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1. Preparing the system

1.1. Setting up the partition layout

Your hard disk (hda) should contain at least three partitions:

  • hda1: this small unencrypted partition will ask for a password in order to mount the encrypted root filesystem.

  • hda2: this partition will contain your encrypted root filesystem; make sure it is large enough.

  • hda3: this partition holds the current GNU/Linux system.

At this point, both hda1 and hda2 are unused. hda3 is where your Linux distribution is currently installed; /usr and /boot must not be separated from this partition.

Here's an example of what your partition layout might look like:

# fdisk -l /dev/hda

Disk /dev/hda: 255 heads, 63 sectors, 2432 cylinders
Units = cylinders of 16065 * 512 bytes

   Device Boot    Start       End    Blocks   Id  System
/dev/hda1             1         1      8001   83  Linux
/dev/hda2             2       263   2104515   83  Linux
/dev/hda3           264       525   2104515   83  Linux
/dev/hda4           526      2047  12225465   83  Linux

1.2. Required packages

If you use Debian, the following packages are mandatory:

apt-get install gcc make libncurses5-dev patch bzip2 wget

To make copy & paste easier, you should also install:

apt-get install lynx gpm

1.3. Installing Linux-2.4.29

There are two main projects which add loopback encryption support in the kernel: cryptoloop and loop-AES. This howto is based on loop-AES, since it features an extremely fast and highly optimized implementation of Rijndael in assembly language, and therefore provides maximum performance if you have an IA-32 (x86) CPU. Besides, there are some security concerns about cryptoloop.

First of all, download and unpack the loop-AES package:

cd /usr/src
wget http://loop-aes.sourceforge.net/loop-AES/loop-AES-v3.0b.tar.bz2
tar -xvjf loop-AES-v3.0b.tar.bz2

Then you must download and patch the kernel source:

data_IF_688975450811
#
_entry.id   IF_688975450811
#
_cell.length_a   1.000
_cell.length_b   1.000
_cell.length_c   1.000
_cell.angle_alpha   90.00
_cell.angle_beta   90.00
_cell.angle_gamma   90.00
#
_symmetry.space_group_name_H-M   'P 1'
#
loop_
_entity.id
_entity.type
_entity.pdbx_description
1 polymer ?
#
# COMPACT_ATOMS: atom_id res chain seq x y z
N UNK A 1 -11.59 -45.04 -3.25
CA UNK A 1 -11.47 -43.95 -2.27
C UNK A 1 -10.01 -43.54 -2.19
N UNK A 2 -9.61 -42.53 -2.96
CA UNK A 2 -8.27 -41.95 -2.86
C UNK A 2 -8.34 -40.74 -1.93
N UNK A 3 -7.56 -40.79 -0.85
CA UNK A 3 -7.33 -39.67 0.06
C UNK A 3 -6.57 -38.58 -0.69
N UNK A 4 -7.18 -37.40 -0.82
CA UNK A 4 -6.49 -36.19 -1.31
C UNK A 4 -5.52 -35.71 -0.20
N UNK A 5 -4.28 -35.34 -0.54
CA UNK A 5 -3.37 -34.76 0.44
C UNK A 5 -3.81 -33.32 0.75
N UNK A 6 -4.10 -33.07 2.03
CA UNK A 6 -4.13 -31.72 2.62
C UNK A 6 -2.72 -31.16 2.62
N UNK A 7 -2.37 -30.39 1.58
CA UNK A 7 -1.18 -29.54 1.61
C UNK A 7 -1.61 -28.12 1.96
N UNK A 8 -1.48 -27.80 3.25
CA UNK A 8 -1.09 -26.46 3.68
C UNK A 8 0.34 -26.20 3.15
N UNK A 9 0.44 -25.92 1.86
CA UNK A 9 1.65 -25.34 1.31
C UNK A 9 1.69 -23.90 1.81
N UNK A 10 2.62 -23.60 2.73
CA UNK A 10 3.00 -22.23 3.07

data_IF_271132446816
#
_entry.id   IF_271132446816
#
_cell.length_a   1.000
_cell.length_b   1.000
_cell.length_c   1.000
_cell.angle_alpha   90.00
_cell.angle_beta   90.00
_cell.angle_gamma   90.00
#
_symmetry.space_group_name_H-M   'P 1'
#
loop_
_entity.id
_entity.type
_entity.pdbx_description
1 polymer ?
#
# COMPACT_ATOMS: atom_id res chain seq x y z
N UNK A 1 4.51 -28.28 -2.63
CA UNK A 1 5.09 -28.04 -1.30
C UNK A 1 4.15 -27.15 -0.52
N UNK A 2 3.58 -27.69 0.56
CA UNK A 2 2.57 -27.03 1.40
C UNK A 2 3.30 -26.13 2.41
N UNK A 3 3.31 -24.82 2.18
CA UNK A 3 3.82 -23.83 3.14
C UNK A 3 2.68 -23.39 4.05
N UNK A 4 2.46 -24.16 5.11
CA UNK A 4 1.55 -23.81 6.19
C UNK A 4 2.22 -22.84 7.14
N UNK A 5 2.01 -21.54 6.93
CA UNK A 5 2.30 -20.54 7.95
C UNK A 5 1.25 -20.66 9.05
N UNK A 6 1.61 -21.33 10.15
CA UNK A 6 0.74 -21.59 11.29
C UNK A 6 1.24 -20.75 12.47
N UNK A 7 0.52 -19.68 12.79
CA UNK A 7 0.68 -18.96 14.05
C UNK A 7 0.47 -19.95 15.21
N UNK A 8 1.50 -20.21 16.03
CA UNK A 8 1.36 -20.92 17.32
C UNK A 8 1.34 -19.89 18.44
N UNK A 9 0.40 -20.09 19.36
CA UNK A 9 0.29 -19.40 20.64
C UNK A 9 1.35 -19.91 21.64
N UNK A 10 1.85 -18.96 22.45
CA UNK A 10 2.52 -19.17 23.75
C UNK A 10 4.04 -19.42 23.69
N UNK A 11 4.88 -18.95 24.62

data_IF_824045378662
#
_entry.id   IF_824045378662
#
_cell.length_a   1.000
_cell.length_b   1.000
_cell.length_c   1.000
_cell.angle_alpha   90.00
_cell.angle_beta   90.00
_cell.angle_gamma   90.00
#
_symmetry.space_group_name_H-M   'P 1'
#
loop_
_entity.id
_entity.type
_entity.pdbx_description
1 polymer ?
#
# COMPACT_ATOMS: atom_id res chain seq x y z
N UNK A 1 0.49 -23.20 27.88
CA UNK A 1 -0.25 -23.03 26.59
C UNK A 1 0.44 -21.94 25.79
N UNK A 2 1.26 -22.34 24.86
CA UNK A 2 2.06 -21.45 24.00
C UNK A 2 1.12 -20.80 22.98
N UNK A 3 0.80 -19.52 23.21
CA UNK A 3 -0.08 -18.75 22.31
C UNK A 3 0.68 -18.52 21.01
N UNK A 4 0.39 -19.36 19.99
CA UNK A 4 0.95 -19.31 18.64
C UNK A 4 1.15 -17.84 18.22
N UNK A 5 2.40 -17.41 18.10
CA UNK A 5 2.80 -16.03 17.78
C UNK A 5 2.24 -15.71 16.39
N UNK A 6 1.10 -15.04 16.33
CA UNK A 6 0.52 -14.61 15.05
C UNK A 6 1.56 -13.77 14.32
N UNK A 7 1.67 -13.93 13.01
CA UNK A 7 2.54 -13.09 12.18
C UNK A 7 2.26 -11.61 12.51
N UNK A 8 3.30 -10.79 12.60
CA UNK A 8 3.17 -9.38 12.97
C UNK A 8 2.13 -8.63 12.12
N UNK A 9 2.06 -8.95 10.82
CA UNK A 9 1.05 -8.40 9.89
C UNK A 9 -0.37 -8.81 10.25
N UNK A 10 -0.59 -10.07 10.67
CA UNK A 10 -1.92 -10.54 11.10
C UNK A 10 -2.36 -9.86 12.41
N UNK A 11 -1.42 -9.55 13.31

wget http://ftp.kernel.org/pub/linux/kernel/v2.4/linux-2.4.29.tar.bz2
tar -xvjf linux-2.4.29.tar.bz2
cd linux-2.4.29
rm include/linux/loop.h drivers/block/loop.c
patch -Np1 -i ../loop-AES-v3.0b/kernel-2.4.28.diff

Setup the keyboard map:

dumpkeys | loadkeys -m - > drivers/char/defkeymap.c

Next, configure your kernel; make sure the following options are set:

make menuconfig

    Block devices  --->

        <*> Loopback device support
        [*]   AES encrypted loop device support (NEW)

        <*> RAM disk support
        (4096)   Default RAM disk size (NEW)
        [*]   Initial RAM disk (initrd) support

    File systems  --->

        <*> Ext3 journalling file system support
        <*> Second extended fs support

(important note: do not enable /dev file system support)

Compile the kernel and install it:

make dep bzImage
make modules modules_install
cp arch/i386/boot/bzImage /boot/vmlinuz

If grub is your bootloader, update /boot/grub/menu.lst or /boot/grub/grub.conf:

cat > /boot/grub/menu.lst << EOF
default 0
timeout 10
color green/black light-green/black
title Linux
    root (hd0,2)
    kernel /boot/vmlinuz ro root=/dev/hda3
EOF

Otherwise, update /etc/lilo.conf and run lilo:

cat > /etc/lilo.conf << EOF
lba32
boot=/dev/hda
prompt
timeout=60
image=/boot/vmlinuz
    label=Linux
    read-only
    root=/dev/hda3
EOF
lilo

You may now restart the system.

1.4. Installing Linux-2.6.10

Proceed as described in the previous section, using loop-aes' kernel-2.6.10.diff patch instead, and make sure cryptoloop support is not activated. Note that modules support require that you have the module-init-tools package installed.

1.5. Installing util-linux-2.12p

The losetup program, which is part of the util-linux package, must be patched and recompiled in order to add strong cryptography support. Download, unpack and patch util-linux:

cd /usr/src
wget http://ftp.kernel.org/pub/linux/utils/util-linux/util-linux-2.12p.tar.bz2
tar -xvjf util-linux-2.12p.tar.bz2
cd util-linux-2.12p
patch -Np1 -i ../loop-AES-v3.0b/util-linux-2.12p.diff

To use passwords that are less than 20 characters, enter:

CFLAGS="-O2 -DLOOP_PASSWORD_MIN_LENGTH=8"; export CFLAGS

Security is certainly your major concern. For this reason, please do not enable passwords shorter than 20 characters. Data privacy is not free, one has to 'pay' in form of long passwords.

Compile losetup and install it as root:

./configure && make lib mount
mv -f /sbin/losetup /sbin/losetup~
rm -f /usr/share/man/man8/losetup.8*
cd mount
gzip losetup.8
cp losetup /sbin
cp losetup.8.gz /usr/share/man/man8/
chattr +i /sbin/losetup